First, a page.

Charles Niemeier, a member of the five member Public Company Accounting Oversight Board, isn't sugarcoating his words when it comes to his enforcement role, or when describing the organization that used to be in charge of self-regulation for the profession.
In addressing a group of journalists in Washington last week, Mr. Niemeier described the oversight role that his organization is taking over from the American Institute of CPAs, and attributed some of the blame to the 350,000-member accounting industry group.
"The AICPA has made some big blunders," Mr. Niemeier told journalists. "They are actually viewed as contributing to what's happened today," he said.
Mr. Niemeier pointed to the AICPA peer review program as having no real teeth and ineffective when it came to one firm criticizing the actions of another.
AICPA President Barry Melancon countered Niemeier's assertions as "absolutely inaccurate."
"When Enron happened, we worked very aggressively with the large firms to devise a proposal that we brought to the SEC ... that now (composes) the major elements of the (Public Company Accounting Oversight Board)," Melancon told journalists visiting the AICPA's Washington headquarters.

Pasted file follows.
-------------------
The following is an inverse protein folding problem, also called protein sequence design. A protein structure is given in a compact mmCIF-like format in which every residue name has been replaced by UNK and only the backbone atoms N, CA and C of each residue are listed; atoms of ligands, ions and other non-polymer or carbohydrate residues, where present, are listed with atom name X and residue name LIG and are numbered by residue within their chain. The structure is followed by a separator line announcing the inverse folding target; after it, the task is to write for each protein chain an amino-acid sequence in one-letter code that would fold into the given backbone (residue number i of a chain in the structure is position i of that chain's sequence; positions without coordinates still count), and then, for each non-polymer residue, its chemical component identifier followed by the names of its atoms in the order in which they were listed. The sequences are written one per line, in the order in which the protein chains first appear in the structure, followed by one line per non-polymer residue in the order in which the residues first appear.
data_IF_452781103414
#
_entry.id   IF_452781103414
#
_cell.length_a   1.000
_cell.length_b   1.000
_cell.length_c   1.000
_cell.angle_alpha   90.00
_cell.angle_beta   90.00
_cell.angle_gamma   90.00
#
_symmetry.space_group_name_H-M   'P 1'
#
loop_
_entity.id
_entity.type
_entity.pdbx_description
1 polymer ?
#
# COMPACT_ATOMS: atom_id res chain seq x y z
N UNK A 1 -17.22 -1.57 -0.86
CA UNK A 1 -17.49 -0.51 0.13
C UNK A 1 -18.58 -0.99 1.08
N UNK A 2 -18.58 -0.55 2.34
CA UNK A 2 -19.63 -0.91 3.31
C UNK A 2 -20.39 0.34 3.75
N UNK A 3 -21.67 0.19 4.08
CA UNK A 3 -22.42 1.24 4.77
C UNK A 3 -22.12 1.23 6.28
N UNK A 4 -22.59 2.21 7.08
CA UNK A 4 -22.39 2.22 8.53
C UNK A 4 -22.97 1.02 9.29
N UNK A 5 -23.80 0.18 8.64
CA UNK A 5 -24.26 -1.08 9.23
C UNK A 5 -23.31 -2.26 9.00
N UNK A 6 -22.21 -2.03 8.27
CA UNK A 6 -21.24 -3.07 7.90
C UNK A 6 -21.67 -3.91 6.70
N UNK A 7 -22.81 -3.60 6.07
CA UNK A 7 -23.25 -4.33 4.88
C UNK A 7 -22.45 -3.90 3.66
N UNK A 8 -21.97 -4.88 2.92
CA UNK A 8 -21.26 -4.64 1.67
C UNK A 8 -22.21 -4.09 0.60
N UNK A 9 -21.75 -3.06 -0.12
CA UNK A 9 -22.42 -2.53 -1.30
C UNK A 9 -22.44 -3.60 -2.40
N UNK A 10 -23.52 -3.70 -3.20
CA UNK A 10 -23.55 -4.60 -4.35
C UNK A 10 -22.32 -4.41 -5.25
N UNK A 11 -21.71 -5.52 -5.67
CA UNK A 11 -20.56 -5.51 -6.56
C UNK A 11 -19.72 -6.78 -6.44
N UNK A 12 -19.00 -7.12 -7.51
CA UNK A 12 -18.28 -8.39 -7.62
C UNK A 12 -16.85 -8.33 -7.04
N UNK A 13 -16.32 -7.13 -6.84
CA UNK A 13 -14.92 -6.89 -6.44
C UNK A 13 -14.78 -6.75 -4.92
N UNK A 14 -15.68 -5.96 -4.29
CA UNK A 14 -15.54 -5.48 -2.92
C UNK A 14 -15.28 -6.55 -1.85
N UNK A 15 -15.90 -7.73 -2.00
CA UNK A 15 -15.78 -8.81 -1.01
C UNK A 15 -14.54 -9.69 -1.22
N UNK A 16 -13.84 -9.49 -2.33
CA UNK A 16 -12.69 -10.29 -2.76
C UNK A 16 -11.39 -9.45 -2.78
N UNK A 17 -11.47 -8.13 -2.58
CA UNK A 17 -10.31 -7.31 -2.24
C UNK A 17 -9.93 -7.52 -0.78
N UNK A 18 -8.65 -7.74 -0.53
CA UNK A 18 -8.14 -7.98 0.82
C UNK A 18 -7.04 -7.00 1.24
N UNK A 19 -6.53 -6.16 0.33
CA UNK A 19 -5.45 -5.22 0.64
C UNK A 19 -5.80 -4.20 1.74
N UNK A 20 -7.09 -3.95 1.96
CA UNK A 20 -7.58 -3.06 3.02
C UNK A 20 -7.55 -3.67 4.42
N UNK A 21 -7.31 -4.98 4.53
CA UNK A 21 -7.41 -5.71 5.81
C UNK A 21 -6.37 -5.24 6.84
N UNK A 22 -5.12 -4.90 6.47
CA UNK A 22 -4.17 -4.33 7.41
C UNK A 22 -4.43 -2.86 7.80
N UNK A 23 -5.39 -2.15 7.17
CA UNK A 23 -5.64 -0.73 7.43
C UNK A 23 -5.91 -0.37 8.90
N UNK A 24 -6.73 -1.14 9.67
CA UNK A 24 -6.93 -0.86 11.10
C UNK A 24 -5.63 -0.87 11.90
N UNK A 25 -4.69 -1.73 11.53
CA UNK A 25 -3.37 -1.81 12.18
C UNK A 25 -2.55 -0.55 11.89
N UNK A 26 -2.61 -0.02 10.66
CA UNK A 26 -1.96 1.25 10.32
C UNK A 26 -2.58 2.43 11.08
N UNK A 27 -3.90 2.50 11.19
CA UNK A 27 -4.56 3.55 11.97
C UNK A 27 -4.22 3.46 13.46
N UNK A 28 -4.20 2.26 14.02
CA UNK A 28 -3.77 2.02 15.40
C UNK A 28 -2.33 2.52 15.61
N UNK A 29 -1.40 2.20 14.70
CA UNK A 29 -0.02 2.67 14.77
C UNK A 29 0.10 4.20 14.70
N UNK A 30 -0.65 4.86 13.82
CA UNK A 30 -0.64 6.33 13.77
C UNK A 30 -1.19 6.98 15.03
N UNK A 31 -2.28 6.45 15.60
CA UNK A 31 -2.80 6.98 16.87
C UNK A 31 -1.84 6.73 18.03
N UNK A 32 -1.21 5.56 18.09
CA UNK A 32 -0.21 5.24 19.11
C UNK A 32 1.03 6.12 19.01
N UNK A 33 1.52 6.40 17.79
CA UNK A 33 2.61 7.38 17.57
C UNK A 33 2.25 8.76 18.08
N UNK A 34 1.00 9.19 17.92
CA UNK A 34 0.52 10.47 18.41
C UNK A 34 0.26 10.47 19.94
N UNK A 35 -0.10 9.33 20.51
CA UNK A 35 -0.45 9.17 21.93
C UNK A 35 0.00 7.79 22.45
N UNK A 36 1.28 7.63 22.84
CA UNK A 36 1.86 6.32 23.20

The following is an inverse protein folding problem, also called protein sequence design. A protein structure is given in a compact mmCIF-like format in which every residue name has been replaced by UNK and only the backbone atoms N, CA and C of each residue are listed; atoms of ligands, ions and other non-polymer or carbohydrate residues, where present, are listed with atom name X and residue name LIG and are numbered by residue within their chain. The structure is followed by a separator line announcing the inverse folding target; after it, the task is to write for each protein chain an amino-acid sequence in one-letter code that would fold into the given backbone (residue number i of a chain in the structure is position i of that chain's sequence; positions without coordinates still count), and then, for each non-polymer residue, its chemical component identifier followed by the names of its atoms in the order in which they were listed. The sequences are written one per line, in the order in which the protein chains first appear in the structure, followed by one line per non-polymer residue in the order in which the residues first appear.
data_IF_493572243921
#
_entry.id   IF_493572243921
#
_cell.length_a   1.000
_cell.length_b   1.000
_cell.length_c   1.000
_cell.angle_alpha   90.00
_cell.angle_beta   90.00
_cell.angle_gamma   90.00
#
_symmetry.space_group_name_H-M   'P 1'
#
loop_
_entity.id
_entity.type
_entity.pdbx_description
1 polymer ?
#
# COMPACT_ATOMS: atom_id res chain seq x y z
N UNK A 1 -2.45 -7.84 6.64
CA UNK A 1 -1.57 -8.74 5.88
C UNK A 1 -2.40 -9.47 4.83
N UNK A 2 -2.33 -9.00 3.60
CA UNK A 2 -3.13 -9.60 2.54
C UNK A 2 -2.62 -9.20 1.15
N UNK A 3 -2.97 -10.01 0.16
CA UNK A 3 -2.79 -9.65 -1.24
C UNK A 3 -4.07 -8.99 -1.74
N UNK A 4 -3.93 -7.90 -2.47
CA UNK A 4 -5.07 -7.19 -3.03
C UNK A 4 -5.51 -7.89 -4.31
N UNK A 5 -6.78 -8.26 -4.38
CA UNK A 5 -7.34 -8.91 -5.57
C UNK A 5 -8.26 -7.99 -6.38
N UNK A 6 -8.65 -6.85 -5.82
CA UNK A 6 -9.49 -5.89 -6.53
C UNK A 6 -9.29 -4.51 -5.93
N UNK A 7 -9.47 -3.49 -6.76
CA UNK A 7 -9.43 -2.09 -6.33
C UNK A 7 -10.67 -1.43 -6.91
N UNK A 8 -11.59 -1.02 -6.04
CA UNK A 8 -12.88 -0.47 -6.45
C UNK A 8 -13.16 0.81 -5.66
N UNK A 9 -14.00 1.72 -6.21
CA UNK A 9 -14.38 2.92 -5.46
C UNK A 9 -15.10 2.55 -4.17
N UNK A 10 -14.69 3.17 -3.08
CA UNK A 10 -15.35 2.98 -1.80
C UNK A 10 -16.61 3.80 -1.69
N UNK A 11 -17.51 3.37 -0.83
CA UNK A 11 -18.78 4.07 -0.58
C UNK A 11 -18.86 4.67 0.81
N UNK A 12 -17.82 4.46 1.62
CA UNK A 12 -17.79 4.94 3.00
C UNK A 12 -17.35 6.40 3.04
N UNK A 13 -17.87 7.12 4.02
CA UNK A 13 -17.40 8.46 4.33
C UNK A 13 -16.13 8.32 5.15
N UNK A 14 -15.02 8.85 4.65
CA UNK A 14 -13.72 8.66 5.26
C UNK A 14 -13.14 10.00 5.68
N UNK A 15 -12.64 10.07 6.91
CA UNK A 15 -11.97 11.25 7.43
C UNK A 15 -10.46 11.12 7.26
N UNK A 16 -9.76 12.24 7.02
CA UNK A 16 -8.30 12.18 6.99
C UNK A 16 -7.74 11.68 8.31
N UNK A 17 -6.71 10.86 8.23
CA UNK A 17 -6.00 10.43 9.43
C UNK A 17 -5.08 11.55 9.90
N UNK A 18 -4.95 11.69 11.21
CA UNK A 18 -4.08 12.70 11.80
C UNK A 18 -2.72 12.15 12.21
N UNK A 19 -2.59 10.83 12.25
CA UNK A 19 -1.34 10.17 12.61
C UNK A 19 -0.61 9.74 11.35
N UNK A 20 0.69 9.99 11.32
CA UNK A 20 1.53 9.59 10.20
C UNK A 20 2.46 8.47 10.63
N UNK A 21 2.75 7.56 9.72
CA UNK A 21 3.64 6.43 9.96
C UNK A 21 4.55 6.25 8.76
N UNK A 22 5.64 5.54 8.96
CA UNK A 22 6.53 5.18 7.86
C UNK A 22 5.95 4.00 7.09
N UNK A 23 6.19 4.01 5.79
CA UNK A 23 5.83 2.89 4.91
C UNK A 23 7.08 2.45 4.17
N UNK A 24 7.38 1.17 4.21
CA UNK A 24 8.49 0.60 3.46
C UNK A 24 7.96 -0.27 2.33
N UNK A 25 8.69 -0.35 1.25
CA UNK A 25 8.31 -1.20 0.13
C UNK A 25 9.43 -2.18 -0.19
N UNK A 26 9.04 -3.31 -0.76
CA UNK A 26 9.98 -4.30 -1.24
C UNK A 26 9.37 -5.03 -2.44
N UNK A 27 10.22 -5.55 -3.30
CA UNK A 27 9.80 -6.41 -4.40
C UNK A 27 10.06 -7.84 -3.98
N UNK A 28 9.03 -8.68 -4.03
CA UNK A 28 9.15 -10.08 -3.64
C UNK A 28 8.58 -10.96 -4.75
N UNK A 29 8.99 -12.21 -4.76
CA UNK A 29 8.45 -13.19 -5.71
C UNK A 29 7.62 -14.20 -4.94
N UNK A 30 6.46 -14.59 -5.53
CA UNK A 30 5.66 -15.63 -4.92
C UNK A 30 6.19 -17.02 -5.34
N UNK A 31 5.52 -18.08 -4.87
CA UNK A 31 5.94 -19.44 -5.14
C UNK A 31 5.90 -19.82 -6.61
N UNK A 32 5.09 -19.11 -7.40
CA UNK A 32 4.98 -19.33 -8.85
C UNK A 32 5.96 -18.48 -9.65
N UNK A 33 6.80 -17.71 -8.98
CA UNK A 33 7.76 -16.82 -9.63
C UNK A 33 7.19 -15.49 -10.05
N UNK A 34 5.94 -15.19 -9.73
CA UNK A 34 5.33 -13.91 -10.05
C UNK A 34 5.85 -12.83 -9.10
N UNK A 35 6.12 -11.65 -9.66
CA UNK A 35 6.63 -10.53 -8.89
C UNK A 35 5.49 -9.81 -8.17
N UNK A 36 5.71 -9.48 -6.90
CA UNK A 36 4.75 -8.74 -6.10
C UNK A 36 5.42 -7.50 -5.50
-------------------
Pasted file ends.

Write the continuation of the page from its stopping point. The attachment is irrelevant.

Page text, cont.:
Mr. Melancon indicated general agreement with the approach of the PCAOB, but expressed concern that the scope of the authority of the PCAOB may put additional burdens on public companies and may stifle the move for some companies from private to public structure.
Mr. Melancon also expressed concern over the Board's role in dictating audit policy. "We do have concerns that non-auditors telling you how to do an audit might not be the best thing for the auditing profession," Melancon said.
Despite the apparent tension between the two organizations, both are committed to work together to achieve their mutual goal of restoring public trust in the financial reporting system in the U.S.